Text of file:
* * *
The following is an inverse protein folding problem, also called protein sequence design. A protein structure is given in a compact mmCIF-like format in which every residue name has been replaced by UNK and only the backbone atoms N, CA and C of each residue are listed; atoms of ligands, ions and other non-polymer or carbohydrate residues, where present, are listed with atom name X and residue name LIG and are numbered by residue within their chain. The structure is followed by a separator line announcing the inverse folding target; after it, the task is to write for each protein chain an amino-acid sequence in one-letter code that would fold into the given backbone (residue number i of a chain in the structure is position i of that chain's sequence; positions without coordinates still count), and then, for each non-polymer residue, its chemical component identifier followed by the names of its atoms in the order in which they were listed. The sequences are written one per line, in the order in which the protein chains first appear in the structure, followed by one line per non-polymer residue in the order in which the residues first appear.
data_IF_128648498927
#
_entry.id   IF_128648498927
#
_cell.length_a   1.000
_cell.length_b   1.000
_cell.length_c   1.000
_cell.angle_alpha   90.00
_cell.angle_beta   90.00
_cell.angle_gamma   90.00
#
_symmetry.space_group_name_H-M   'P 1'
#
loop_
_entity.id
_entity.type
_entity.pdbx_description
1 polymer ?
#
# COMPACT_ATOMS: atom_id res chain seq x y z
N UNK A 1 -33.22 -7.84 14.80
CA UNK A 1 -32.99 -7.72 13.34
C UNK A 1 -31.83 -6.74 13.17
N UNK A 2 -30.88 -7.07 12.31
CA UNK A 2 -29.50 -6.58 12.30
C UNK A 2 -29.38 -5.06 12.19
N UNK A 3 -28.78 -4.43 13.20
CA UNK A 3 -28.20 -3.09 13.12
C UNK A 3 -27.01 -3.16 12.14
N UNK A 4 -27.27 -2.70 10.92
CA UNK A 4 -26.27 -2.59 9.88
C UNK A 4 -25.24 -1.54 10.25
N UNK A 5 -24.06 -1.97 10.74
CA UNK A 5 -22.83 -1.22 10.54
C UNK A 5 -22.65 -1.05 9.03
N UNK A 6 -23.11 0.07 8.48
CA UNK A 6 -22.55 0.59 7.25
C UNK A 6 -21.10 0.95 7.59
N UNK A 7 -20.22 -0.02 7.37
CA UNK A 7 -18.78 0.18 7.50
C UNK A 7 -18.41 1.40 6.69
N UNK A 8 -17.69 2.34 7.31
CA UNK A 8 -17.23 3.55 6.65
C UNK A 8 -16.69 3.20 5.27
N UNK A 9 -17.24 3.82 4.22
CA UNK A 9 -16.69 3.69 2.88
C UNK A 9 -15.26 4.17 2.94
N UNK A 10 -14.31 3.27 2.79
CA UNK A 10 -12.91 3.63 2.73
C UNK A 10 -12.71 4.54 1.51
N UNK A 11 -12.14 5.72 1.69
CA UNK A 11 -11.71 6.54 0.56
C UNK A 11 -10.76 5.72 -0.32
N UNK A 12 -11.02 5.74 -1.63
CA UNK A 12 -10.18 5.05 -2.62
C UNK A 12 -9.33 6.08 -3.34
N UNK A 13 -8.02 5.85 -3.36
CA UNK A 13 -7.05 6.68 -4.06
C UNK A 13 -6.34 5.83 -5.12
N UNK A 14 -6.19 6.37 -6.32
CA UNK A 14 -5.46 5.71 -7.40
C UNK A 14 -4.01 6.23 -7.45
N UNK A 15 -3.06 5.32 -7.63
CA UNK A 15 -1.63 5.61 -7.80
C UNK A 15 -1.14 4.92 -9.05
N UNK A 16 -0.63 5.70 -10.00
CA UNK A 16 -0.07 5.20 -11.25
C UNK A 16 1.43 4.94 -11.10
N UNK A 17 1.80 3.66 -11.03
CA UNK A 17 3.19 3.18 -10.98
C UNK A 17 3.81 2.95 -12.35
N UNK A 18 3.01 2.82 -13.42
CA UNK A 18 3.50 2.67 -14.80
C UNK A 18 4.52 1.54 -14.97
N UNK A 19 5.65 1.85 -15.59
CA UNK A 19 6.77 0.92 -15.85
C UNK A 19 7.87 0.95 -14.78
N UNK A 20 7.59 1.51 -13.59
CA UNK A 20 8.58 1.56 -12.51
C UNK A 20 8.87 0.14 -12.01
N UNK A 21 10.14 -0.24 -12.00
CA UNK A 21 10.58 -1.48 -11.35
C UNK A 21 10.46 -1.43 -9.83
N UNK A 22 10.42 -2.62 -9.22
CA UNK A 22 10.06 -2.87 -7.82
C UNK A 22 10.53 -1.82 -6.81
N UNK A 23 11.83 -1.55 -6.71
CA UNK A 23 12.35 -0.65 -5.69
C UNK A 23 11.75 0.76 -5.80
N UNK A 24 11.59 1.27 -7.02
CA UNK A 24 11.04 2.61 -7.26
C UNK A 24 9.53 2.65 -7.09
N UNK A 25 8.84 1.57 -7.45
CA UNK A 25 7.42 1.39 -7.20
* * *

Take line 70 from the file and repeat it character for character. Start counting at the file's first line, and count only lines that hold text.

N UNK A 17 1.80 3.66 -11.03